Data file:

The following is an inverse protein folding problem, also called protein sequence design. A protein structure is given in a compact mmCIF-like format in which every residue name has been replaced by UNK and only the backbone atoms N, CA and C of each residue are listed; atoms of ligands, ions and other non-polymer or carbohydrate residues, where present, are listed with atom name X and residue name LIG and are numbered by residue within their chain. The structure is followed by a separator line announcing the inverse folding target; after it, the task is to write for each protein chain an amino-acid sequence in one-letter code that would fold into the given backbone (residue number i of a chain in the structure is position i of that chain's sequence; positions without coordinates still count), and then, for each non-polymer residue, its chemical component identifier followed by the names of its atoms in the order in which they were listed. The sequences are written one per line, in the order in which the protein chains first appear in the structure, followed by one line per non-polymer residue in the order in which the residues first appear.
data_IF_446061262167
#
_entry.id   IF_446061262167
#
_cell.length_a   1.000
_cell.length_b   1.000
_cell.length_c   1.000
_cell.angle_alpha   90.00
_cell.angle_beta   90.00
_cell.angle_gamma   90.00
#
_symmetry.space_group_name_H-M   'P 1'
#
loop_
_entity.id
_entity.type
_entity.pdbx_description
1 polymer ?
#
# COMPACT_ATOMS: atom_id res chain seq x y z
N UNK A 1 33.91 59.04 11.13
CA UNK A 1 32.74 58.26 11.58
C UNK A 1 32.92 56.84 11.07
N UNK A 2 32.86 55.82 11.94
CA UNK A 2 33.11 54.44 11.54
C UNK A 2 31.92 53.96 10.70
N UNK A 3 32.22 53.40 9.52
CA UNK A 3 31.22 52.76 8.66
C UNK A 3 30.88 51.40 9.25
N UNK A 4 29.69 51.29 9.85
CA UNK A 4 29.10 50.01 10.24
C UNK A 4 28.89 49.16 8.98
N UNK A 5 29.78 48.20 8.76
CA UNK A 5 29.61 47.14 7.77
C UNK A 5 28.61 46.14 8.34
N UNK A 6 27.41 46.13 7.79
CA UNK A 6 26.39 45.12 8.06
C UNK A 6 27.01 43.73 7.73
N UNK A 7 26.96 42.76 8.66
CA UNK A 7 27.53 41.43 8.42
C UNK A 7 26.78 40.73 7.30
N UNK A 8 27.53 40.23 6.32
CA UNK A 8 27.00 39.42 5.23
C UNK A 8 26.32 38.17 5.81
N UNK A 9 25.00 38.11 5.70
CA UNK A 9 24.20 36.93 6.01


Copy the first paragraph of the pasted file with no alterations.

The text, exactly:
The following is an inverse protein folding problem, also called protein sequence design. A protein structure is given in a compact mmCIF-like format in which every residue name has been replaced by UNK and only the backbone atoms N, CA and C of each residue are listed; atoms of ligands, ions and other non-polymer or carbohydrate residues, where present, are listed with atom name X and residue name LIG and are numbered by residue within their chain. The structure is followed by a separator line announcing the inverse folding target; after it, the task is to write for each protein chain an amino-acid sequence in one-letter code that would fold into the given backbone (residue number i of a chain in the structure is position i of that chain's sequence; positions without coordinates still count), and then, for each non-polymer residue, its chemical component identifier followed by the names of its atoms in the order in which they were listed. The sequences are written one per line, in the order in which the protein chains first appear in the structure, followed by one line per non-polymer residue in the order in which the residues first appear.